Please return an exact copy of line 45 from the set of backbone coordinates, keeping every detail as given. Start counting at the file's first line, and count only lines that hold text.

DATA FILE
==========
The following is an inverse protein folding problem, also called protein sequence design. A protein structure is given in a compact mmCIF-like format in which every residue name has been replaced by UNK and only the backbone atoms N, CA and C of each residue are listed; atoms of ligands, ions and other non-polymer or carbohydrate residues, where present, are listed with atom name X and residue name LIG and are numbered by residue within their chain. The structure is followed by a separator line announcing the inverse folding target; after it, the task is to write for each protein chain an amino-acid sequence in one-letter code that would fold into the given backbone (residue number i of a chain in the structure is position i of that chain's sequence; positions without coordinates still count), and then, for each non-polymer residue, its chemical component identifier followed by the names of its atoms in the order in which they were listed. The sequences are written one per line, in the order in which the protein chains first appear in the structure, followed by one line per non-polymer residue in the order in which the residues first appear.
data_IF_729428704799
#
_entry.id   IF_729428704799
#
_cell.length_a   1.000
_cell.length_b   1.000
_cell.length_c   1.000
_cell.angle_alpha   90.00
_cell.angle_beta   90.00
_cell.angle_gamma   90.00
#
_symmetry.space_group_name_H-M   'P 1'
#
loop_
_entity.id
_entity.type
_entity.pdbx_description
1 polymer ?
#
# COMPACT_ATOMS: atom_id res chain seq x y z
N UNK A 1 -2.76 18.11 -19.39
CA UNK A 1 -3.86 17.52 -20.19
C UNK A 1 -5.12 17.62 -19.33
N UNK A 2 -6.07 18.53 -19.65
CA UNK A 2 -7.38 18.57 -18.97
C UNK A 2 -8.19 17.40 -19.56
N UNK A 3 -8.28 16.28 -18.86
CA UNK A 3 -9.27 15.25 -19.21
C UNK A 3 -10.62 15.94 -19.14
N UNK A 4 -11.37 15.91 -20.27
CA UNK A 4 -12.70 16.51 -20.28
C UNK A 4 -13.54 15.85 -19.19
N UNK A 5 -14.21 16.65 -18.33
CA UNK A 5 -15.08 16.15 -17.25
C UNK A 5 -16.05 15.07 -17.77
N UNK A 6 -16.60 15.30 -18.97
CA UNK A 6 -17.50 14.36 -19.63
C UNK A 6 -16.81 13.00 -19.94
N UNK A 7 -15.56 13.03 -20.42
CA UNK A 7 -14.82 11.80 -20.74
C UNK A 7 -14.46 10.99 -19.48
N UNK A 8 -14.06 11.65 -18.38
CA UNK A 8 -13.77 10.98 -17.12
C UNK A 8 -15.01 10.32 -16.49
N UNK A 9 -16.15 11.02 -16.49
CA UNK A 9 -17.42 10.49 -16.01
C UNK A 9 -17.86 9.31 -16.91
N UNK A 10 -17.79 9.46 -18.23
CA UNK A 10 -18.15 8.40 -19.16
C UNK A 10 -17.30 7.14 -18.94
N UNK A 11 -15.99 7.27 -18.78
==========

C UNK A 8 -15.01 10.32 -16.49